--- -Manuel Quimper used the Princesa Real for a two month exploration of the Strait of Juan de Fuca and the San Juan islands. Since there was still no sign of the British at Nootka, Quimper sailed the Princesa Real back to Mexico after his voyage of exploration.

--- -Commander Bodega y Quadra ordered Quimper to sail the Princesa to Macao where she would be returned to the British, and, en route, to chart the Hawaiian Islands. While in Hawaii, by one of those quirks of fate, Quimper encountered James Colnett, the very person from whom the Spanish seized the Princesa at Nootka two years before. Colnett threatened to seize the ship but when he saw Quimper readying for combat he backed down and let Quimper sail her to Macao. There, shortly after arrival, the Princesa Real was badly damaged by a typhoon and scrapped.

Another Miscellaneous Tale

--- -Another sidenote to history: the fort built by Fidalgo at Neah Bay was abandoned after several months, since the harbor was too poorly protected to maintain ships at anchor. There was sufficient time, however, to plant a garden. The potatoes planted there soon became a staple of the Makah and the unique potato is now marketed as the Ozette Potato (named for one of the five Makah villages nearby).

Malaspina And His Men

--- -The Malaspina expedition, designed to mirror Cook's voyage, finally arrived at the Spanish outpost in Nootka Sound in March 1790. The two corvettes, Descubierta and Atrevida, had been designed and built specially for the expedition and named by Malaspina in honor of James Cook's Discovery and Resolution. Malaspina met with the resident Commandante of Nootka, our old friend Bodega y Quadra. He then cruised as far as Alaska's Cook Inlet. On his return, he spent about a month at Nootka before returning to Mexico. En route, he missed the entrance to the Columbia River due to summer fog. The vessels returned to Spain via Cape Horn in 1792.

Capt Alejandro Malaspina (Museo Naval, Madrid)

--- -After examining the political situation of the Spanish colonies in the Pacific, Malaspina concluded that instead of plundering them economically, Spain should develop a confederation of states whose members would conduct international trade. He suggested that Spain should abandon the military domination of far-off lands and establish a Pacific Rim trading bloc, managed by the Spaniards from Acapulco. This remarkably modern concept was unacceptable to Spanish royalty, and he was imprisoned for treason.

--- -Cayetano Valdés and Dioniso Alcalá Galiano, both officers on Malaspina's Descubierta, elected to remain in Mexico. In 1791, they were dispatched by Bodega y Quadra to explore the Straits of Juan de Fuca and Georgia aboard the schooners Sutíl and Mexicana. They proceeded to Bellingham Bay, and inside the indentation of Birch Bay, they saw the lights of a vessel, and in the early morning hours, they met a longboat containing an English naval officer, Lieutenant Broughton. He informed them that the British ships Discovery and Chatham were nearby. A few days later, the Spaniards met Captain George Vancouver.

George Vancouver

--- -The sidebars of history are fascinating to us. Captain George Vancouver is the best known surveyor of the Pacific Northwest, but for a few twists of fate, his name would be unknown. First, while sailing with Capt. James Cook, he almost lost his life to the same party of Hawaiians who the next day killed Cook. Second, when the British planned an expedition to explore in detail the Northwest coast, they chose Capt. Henry Roberts as leader. He, like Vancouver, had also sailed on Cook's second and third expeditions into the Pacific. Vancouver was to be second in command. But, when Britain mobilized for war with Spain after the Nootka incident, work on the ships of exploration was halted and Roberts was sent to the West Indies. When news of the signing of the convention arrived in England in early November, work on the ships resumed and, in mid-November, Vancouver, on a nearby warship, was recalled to London. In mid-December, he was named leader of the expedition. The name Roberts, instead of Vancouver, faded from the history of the Pacific Northwest.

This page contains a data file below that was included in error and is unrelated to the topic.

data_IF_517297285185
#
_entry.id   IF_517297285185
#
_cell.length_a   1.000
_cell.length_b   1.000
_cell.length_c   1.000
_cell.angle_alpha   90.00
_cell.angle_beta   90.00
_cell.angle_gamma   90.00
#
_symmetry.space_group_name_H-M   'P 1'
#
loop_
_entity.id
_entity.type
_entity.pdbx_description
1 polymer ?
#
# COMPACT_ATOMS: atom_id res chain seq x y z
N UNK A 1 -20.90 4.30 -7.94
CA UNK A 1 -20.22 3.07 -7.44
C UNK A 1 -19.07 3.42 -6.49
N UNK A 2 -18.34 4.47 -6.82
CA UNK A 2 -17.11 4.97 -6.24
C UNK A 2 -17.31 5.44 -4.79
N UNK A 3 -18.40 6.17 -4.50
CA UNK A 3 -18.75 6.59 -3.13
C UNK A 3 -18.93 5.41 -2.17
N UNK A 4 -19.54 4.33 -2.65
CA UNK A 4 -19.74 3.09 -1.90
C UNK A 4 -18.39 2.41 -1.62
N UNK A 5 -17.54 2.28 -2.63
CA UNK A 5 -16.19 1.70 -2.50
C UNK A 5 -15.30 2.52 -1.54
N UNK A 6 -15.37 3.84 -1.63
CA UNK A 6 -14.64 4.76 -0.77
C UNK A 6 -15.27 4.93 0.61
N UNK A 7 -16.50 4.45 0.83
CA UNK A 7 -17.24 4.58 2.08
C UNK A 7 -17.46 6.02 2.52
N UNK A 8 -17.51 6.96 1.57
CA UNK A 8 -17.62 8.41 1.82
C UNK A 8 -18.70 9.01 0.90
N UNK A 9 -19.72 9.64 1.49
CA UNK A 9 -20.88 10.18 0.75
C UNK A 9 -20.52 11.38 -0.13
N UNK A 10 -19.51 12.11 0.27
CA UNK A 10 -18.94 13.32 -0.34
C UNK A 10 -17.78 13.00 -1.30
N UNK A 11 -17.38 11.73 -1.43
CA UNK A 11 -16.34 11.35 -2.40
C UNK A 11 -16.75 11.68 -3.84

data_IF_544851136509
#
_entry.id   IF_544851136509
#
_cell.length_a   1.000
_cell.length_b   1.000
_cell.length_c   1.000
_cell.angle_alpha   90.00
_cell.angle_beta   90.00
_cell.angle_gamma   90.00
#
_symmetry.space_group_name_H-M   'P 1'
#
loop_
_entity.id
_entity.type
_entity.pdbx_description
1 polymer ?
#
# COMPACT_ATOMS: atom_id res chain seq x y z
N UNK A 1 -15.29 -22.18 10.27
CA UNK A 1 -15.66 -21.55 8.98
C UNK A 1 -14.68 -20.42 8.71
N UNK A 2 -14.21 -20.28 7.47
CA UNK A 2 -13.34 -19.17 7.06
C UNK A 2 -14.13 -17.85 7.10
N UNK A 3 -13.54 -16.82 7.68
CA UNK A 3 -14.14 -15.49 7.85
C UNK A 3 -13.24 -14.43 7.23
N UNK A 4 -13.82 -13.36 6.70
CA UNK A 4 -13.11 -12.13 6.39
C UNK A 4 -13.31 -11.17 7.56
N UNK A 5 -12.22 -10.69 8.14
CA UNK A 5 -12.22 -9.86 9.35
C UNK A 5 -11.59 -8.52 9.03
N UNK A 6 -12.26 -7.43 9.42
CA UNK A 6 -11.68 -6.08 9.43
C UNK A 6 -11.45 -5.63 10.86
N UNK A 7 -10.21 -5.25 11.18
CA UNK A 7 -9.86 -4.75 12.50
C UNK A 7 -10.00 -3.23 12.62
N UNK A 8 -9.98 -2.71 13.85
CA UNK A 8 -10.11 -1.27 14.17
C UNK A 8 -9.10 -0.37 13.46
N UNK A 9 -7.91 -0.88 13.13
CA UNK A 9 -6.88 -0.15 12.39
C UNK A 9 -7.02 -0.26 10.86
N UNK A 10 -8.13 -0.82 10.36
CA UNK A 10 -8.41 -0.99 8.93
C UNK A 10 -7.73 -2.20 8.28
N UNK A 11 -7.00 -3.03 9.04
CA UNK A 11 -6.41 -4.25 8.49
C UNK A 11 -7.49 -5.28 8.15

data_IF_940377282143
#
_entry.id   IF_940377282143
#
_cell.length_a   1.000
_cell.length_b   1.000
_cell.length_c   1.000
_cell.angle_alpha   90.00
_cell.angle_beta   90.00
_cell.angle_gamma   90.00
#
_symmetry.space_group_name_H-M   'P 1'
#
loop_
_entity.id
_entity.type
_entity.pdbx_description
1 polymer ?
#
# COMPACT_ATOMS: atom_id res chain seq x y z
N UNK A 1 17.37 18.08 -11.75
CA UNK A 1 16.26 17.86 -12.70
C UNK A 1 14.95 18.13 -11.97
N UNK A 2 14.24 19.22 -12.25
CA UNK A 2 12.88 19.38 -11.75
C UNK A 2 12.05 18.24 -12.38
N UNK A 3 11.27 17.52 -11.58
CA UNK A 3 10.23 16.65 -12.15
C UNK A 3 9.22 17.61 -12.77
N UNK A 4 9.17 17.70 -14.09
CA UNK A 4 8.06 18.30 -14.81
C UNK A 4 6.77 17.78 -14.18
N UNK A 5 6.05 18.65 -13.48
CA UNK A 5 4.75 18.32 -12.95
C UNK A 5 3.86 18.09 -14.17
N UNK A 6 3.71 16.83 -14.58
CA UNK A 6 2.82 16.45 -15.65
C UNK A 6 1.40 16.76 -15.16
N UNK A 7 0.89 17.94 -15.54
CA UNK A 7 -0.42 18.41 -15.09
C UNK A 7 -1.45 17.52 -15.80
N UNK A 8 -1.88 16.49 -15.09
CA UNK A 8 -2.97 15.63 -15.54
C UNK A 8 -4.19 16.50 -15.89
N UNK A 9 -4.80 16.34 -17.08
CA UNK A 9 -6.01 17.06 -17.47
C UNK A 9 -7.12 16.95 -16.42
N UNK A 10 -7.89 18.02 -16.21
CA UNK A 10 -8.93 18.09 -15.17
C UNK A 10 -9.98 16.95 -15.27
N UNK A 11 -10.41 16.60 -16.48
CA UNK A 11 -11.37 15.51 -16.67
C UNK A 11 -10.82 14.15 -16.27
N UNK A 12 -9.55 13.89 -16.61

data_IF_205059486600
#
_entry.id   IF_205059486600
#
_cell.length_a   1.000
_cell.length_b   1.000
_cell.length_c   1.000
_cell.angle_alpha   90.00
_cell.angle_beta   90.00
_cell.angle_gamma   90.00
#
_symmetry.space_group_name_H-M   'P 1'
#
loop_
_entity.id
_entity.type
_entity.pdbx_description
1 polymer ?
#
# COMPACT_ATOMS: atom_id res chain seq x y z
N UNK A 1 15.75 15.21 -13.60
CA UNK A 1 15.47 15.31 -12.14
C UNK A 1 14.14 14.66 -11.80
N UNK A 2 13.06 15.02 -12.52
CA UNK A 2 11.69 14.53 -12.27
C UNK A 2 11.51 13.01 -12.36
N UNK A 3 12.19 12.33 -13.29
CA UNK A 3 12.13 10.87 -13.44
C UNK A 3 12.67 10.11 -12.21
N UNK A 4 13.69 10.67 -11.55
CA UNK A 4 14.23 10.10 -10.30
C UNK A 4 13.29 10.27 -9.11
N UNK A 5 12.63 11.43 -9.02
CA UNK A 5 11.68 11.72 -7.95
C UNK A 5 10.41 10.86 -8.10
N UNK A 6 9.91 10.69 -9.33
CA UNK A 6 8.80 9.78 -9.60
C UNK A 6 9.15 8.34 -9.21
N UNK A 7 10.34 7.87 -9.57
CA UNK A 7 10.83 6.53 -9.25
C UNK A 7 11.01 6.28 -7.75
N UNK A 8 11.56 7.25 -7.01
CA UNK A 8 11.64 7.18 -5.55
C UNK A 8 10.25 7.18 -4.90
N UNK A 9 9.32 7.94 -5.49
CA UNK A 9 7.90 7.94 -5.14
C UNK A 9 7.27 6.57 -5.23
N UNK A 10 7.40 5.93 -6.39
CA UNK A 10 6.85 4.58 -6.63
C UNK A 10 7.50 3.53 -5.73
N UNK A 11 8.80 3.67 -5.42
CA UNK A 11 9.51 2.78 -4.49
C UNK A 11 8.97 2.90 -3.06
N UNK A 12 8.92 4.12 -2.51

--- -Vancouver's flagship, the Discovery (named after the ship on which Vancouver had accompanied Cook on his last voyage of exploration) was commissioned January 1st, 1790. On April, 1st, the Discovery accompanied by the small armed tender, Chatham, departed from Falmouth.

--- -His instructions were simple. Most importantly, survey the coast between 30° and 60°N to determine if there was a Northwest Passage. Second, winter in the Sandwich (Hawaiian) Islands and survey them. Lastly, receive from Spanish officers at Nootka "such lands or buildings as are to be restored to the British subjects."

--- -During the first summer along the coast, when Vancouver met the Spanish schooners Sutíl and Mexicana in Bellingham Bay, the meeting was cordial. Respectfully the Spanish and English expeditions exchanged information on their surveys and arranged for a joint expedition northward.

Natives Meeting the Sutil and Mexicana in Guemes Channel (Painting by Jose Cardero, Museo Naval, Madrid) Mt. Hood in Background

--- -The four ships proceeded north through Malaspina Channel and worked together until mid-summer when the Spaniards left to examine the mainland coastline, while Vancouver continued through Discovery Passage and Johnstone Strait to Queen Charlotte Sound. He continued around Cape Caution and into the labyrinthine windings of Fitzhugh Sound, Burke Channel and the Bentinck Arms. Galiano and Valdés continued their mapping and, in the process, circumnavigated Vancouver Island. Many geographic landmarks were named by these men.

--- -Both men later fought in the naval battle of Trafalgar. Alcalá Galiano died in the battle in command of the vessel Bahama. Valdés survived the battle, in command of the Fortuno. But, like Malaspina, he had liberal political views and later in life was ironically exiled to Britain.

Alcala Galiano (Museo Naval, Madrid)

The Nootka Conference

--- -In August,1792, Vancouver proceeded to the Spanish settlement at Nootka to meet his supply ship and engage in the required conference with the Spanish.